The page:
Illinois teens may need community service hours to graduate
Monday, January 19, 2004
SPRINGFIELD, Ill. -- Carly Caminiti started doing community service because her high school requires 60 hours of volunteer work before graduation. Four years later, she has racked up nearly 1,000 hours serving food at a soup kitchen, shoveling snow for neighbors and planning a drug prevention retreat for other students.
"At first it was just about getting the hours, but now it's turned into something that's so much more," said Caminiti, an 18-year-old student at Springfield's Sacred Heart-Griffin High School. "I actually have a passion for it now and getting the service hours is fine by me, but I would be doing it anyway."
If Gov. Rod Blagojevich gets his way, all Illinois students will have to complete 40 hours of community service during high school to receive their diploma. "The more involved you are with your community, the better a citizen you become," he said in last week's State of the State address.
Community service mandates are growing in popularity across the country. Many parochial and private schools already have service requirements, and Maryland requires all of its high school students to volunteer.
Chicago public schools implemented a 40-hour community service requirement in 1998, and several school districts and private schools require it.
If carried out properly, community service can help students connect their classroom work to real life, said Jim Kielsmeier, president of the St. Paul, Minn.-based National Youth Leadership Conference, which helps schools set up service programs.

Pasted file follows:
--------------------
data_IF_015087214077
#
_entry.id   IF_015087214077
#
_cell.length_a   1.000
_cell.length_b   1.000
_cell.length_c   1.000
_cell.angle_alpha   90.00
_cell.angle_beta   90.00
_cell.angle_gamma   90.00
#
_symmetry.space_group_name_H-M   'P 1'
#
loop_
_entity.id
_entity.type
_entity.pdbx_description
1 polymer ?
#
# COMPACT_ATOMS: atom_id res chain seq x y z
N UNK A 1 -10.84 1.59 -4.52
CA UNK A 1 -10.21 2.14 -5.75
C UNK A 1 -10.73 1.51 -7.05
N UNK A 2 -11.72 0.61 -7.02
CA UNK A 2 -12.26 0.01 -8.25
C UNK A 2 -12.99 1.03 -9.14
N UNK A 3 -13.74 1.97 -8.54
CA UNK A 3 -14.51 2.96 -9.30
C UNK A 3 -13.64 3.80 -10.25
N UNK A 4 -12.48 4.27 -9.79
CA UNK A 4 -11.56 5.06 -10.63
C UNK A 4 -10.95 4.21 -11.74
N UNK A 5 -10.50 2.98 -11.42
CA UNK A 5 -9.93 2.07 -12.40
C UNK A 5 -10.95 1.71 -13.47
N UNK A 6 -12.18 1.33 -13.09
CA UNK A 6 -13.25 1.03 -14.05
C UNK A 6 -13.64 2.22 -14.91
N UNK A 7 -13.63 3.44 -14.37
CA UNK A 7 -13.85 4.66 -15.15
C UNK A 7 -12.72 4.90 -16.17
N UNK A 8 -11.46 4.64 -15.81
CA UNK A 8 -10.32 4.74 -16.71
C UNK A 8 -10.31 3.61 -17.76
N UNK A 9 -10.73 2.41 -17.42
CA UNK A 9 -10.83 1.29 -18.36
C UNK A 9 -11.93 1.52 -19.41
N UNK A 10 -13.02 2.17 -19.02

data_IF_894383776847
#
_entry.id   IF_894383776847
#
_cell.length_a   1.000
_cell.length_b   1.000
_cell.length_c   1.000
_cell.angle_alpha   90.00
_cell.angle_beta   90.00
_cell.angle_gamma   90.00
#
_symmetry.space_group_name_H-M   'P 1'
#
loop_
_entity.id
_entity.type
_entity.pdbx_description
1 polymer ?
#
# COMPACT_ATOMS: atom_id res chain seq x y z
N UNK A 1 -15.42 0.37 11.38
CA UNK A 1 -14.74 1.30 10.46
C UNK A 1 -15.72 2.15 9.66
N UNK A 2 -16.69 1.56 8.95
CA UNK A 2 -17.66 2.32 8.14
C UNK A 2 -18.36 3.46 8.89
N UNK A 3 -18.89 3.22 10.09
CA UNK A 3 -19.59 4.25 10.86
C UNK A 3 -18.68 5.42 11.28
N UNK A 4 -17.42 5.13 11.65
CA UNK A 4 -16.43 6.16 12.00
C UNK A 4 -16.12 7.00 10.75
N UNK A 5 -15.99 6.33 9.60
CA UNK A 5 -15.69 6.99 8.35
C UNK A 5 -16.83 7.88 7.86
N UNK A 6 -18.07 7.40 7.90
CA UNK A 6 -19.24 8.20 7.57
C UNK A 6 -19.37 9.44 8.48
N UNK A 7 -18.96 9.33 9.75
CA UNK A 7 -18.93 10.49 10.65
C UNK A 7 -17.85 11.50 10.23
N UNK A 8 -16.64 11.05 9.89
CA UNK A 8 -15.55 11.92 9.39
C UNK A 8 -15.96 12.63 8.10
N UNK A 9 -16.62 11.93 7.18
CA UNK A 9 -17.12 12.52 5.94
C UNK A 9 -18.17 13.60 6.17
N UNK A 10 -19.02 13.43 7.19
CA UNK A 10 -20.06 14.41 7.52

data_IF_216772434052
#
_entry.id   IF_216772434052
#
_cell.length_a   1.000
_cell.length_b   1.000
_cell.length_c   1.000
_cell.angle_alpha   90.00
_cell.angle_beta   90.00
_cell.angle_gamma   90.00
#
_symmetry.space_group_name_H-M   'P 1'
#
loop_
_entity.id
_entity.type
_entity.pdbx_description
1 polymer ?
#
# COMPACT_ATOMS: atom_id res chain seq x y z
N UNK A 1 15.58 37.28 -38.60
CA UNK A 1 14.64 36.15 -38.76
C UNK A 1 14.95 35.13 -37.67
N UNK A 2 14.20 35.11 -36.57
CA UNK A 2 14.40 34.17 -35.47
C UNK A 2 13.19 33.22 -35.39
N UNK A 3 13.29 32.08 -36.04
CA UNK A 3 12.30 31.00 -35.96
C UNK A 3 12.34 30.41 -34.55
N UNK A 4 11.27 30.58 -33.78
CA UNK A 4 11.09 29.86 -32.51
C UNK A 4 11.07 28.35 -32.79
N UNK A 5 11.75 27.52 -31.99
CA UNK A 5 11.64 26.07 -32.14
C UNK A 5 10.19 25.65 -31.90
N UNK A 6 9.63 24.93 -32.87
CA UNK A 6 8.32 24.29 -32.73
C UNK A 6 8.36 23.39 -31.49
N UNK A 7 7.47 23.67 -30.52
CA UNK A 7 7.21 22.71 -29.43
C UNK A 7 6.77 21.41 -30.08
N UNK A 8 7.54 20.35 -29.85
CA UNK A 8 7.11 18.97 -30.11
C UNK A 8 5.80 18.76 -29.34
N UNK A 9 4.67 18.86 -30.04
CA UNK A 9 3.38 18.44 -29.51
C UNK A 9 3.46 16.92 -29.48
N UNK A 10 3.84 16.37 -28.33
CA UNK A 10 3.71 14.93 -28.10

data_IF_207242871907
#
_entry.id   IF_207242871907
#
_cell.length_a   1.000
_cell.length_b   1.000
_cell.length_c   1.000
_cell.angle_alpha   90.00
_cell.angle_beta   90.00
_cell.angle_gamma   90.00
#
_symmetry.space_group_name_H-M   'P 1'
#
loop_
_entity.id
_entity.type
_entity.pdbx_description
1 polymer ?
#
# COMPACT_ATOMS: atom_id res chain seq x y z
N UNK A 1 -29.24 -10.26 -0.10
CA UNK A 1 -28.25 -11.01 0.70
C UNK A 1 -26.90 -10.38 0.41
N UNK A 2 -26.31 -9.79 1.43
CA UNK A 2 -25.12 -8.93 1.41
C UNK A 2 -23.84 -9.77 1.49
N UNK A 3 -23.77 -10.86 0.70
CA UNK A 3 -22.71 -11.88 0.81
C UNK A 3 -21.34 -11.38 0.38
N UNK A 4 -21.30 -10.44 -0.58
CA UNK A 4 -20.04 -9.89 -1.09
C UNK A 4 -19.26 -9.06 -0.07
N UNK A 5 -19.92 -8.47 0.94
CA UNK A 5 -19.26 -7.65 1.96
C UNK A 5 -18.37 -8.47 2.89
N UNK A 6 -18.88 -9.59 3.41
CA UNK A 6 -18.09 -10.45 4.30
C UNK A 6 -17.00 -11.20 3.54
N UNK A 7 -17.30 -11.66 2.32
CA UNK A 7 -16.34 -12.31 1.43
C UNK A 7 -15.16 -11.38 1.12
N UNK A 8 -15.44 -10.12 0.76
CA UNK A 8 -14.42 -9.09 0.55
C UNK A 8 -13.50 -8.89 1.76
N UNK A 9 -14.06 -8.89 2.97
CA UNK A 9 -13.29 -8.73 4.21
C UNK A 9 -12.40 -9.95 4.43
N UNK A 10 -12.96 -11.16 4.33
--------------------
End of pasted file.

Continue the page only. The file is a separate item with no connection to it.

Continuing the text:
Question of message
The most effective programs offer structure to help reluctant students and train teachers to incorporate class work with volunteerism, he said.
The message to students should be, "you're doing this not because we want to fix you, but because the community needs what you have to offer," Kielsmeier said.
The governor would leave it up to school districts to decide what counts as service. He proposes allocating $6 million a year starting in July 2005, giving each high school $10,000 for two implementation coordinators. An additional $1.1 million in federal grants also could be used.
Caminiti's volunteer work helped her choose a career. After volunteering with a tobacco prevention program in Illinois, and later helping to create one of her own, Caminiti says she plans to work in the field permanently.
Still, there are always students who don't like being told they must do volunteer work. Jon Schmidt, service learning manager for Chicago Public Schools, said it's important for schools to provide structure or students will get bogged down worrying about what they have to do.
"If it's a bad first experience and they get turned off by it, then we may have lost them," Schmidt said.